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Male Fertility After a Spinal Cord Injury
A spinal cord injury is a devastating event in a man’s life. Many spinal cord injured men are told that they are infertile because of their injury. This is usually not true. Men are often unable to ejaculate after spinal cord injury but their sperm production is usually normal. The physicians at The Men's Clinic at UCLA can determine the best way to retrieve sperm from a spinal cord injured man and use the sperm for intra-uterine insemination (IUI) or invitro fertilization (IVF).
Following a spinal cord injury, it is common for men to experience changes in their sexual function and fertility. These changes may include:
- Changes in erection and ejaculation function including erectile dysfunction;
- Decreased or absent sensation and movement below the level of injury;
- Heightened sensitivity in areas above the level of injury, especially in men with mid-thoracic and above injuries.
These changes may result in complete infertility or impaired fertility. However, the symptoms and degree of infertility can vary depending on the type and severity of the spinal cord injury.
To diagnose infertility following a spinal cord injury, Dr. Jesse Mills, UCLA Urologist, will evaluate the spinal cord level to determine the various fertility options. He will perform a full laboratory evaluation focusing on fertility hormones. Depending on the level of injury, Dr. Mills may perform penile vibratory stimulation to see if the man is able to ejaculate to evaluate sperm quality.
Men with spinal cord injuries and inability to ejaculate have two main pathways to biologic fatherhood. If a man is able to ejaculate with penile vibratory stimulation (PVS), he may be able to perform this procedure at home and the couple can attempt home insemination which Dr. Mills and his staff can teach the couple. Ejaculated sperm can also be used for intrauterine insemination (IUI) which is usually done in the partner’s OB/GYN office. If a man is unable to ejaculate spontaneously or with PVS, or if the sperm quantity or quality is not sufficient for insemination, Dr. Mills will likely suggest proceeding with sperm retrieval to use for invitro fertilization (IVF.)
Though an erection is not necessary for fertility, treating erectile dysfunction allows couples to try for natural conception, which can occur in up to 10 percent of cases in which the male partner has a spinal cord injury. Treatments for erectile dysfunction include prescription medication such as Viagra, Levitra and Cialis, self-injected medication, urethral suppositories or vacuum erection devices. In more severe cases, surgical treatments may also be an option. A penile implant (link to penile implant content once posted) is a good surgical option for men who do not respond to conservative therapy.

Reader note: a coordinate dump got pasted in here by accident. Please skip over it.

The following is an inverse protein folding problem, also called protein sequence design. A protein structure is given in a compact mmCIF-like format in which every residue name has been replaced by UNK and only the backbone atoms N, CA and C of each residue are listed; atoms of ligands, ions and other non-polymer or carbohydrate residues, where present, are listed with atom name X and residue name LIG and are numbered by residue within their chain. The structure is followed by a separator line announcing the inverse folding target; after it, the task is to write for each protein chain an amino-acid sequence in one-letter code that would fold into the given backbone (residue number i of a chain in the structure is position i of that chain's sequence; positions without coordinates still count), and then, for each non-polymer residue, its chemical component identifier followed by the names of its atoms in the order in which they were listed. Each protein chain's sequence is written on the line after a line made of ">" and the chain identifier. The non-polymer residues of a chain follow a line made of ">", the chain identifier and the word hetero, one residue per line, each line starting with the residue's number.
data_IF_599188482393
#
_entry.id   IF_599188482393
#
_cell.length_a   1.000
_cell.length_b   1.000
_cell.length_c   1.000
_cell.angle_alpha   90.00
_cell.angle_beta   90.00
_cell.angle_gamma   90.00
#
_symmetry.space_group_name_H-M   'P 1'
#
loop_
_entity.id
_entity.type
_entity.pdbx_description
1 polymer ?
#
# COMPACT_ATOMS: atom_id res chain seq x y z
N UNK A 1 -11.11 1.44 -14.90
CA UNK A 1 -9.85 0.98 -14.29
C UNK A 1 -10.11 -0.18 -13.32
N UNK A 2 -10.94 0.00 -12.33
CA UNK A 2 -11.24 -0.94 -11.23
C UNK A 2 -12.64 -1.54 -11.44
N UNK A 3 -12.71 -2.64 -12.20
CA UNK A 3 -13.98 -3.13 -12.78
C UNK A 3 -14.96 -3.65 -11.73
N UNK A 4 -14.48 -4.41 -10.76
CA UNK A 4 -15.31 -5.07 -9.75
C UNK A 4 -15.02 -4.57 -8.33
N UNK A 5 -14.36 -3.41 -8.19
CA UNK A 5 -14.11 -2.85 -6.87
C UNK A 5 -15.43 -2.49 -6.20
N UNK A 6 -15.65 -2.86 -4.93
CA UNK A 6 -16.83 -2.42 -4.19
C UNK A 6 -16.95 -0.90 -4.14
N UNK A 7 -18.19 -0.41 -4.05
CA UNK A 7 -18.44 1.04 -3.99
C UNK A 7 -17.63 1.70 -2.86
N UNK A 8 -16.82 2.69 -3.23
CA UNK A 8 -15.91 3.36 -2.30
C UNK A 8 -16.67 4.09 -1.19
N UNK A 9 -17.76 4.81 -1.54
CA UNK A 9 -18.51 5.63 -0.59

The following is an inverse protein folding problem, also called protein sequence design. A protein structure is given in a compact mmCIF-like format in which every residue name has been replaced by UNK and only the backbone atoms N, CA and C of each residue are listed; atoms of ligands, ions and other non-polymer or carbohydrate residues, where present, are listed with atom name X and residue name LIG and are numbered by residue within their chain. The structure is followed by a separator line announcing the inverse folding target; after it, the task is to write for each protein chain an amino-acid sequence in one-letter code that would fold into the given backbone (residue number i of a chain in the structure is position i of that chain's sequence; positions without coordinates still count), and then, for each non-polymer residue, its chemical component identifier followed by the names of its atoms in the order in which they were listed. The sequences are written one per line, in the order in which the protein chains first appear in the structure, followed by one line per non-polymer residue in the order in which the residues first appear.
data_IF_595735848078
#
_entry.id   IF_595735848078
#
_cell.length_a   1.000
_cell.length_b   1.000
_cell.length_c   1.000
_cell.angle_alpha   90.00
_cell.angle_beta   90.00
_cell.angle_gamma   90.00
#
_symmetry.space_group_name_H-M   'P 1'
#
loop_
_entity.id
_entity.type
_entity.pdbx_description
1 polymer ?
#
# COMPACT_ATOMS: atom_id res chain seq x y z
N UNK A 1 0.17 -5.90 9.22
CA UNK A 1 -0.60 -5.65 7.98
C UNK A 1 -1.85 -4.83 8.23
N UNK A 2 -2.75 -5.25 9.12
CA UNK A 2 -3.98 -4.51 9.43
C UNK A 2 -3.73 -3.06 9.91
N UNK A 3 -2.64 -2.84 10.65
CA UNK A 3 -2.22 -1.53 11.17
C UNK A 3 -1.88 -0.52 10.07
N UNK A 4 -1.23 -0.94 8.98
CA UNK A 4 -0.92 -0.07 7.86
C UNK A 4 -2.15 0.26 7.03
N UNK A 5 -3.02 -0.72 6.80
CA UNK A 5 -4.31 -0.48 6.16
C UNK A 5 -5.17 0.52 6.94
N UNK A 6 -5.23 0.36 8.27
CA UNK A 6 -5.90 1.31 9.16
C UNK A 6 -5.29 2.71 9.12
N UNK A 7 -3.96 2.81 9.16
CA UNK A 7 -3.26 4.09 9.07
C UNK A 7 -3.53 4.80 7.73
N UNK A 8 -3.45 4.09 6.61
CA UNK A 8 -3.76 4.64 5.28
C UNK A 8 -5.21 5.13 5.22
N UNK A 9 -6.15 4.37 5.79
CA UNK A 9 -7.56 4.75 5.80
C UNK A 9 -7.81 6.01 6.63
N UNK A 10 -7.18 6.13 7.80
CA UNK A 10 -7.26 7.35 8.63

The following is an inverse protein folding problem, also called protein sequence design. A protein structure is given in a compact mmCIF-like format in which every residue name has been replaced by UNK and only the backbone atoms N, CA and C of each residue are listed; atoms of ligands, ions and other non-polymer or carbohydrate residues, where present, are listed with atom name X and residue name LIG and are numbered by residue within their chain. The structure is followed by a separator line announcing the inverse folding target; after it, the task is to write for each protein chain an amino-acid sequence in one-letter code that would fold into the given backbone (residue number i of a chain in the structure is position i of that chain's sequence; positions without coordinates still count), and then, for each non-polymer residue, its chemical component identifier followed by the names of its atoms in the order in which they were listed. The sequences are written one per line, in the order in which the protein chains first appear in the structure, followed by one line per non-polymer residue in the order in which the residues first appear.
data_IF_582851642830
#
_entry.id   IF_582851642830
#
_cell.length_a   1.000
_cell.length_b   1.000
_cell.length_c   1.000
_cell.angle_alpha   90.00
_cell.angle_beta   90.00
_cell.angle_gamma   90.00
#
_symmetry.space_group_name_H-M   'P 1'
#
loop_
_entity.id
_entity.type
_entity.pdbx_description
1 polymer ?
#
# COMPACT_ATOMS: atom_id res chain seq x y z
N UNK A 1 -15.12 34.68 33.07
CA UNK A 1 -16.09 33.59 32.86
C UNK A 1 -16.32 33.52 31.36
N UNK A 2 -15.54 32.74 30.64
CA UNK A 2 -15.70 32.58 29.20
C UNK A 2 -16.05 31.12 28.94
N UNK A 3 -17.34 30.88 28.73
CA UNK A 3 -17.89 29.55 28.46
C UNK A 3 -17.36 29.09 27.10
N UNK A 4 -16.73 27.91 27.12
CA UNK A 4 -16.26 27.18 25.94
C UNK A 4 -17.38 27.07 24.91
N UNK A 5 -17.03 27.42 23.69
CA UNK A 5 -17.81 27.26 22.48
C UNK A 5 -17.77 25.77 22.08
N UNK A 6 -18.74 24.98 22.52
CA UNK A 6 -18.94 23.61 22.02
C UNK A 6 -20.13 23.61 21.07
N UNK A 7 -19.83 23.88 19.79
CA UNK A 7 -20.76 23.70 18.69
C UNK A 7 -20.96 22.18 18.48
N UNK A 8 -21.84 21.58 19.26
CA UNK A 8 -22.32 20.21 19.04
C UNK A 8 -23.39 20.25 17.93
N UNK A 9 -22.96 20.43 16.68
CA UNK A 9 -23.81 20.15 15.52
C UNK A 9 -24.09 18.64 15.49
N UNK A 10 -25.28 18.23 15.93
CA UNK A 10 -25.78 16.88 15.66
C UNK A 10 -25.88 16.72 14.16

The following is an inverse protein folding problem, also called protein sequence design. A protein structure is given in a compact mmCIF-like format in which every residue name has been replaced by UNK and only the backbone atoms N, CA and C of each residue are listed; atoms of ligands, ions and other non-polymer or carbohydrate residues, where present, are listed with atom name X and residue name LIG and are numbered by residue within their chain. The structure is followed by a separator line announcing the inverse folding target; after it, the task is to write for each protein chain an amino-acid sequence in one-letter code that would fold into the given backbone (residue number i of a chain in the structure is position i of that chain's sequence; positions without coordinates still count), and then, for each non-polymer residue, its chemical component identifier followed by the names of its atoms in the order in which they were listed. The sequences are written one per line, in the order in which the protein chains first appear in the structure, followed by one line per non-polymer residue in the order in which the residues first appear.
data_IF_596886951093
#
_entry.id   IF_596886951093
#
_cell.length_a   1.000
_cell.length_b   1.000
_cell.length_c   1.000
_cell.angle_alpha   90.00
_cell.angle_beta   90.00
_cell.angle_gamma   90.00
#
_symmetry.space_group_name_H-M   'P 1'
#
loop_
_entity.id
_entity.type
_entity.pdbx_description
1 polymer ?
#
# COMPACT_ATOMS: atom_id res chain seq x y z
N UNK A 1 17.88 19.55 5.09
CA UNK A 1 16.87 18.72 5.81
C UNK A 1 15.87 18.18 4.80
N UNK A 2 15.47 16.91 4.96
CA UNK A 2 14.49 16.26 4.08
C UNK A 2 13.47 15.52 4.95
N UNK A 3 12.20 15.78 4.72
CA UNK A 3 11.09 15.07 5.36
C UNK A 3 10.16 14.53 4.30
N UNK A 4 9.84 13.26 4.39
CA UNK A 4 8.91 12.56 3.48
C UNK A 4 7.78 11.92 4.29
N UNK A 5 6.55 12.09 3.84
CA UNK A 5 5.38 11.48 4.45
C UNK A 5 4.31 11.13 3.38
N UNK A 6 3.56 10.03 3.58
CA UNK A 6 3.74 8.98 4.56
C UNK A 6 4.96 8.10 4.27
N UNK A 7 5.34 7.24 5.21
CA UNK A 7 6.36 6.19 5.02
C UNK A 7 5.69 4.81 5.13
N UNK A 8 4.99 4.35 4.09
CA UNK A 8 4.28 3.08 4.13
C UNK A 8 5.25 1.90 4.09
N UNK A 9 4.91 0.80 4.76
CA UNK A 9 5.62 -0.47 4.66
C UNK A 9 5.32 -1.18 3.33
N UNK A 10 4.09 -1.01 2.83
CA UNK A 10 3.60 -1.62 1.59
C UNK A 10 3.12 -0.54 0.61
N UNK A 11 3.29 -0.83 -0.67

Many men with spinal cord injuries are unable to ejaculate and therefore require medical assistance to procure sperm for fertility purposes. Some methods assist ejaculation to obtain semen, while others bypass ejaculation and retrieve sperm surgically. For more difficult cases, surgical sperm retrieval is the best option. At The Men's Clinic at UCLA, Dr. Mills specializes in two techniques: Microsurgical Epididymis Sperm Aspiration (MESA) and Testicular Sperm Extraction (TESE).
- Microsurgical Epididymis Sperm Aspiration (MESA): During the MESA procedure an incision is made in the scrotal skin to expose the testis and epididymis. Using an operating microscope, a single epididymal tubule is opened allowing for sperm extraction. MESA enables surgeons to retrieve large numbers of sperm that may be frozen and used in future fertility cycles. This eliminates the need for future procedures and limits the amount of epididymal damage.
- Testiculfar Sperm Extraction (TESE): TESE is similar to MESA, but only involves the testis (testicle). First, Dr. Mills will expose the testis with a small incision. This allows for the sperm to be assessed immediately. For men with very limited sperm production, only microscopic areas of mature sperm may be present in the testis. To find these areas, a careful dissection is performed using an operating microscope before any sperm are extracted. Following the extraction, sperm are processed for fertilization.
The last factor contributing to infertility in men with spinal cord injuries is abnormal sperm. Men with spinal cord injuries often have a unique semen profile often characterized by normal semen numbers but abnormally low sperm motility and viability. There are several tests Dr. Mills will perform to determine sperm quality. If abnormal sperm are present, artificial insemination or other assisted reproduction techniques may be recommended. At The Men's Clinic at UCLA physicians works closely with many female reproductive specialists to coordinate care between doctors.
Scheduling an Appointment
Board-certified urologists staff The Men’s Clinic at UCLA and you can be assured you are getting an experienced physician performing your evaluation and procedure in a relaxed and comfortable environment. For more information and to schedule an appointment, please call the UCLA Urology Appointment line at 310-794-7700.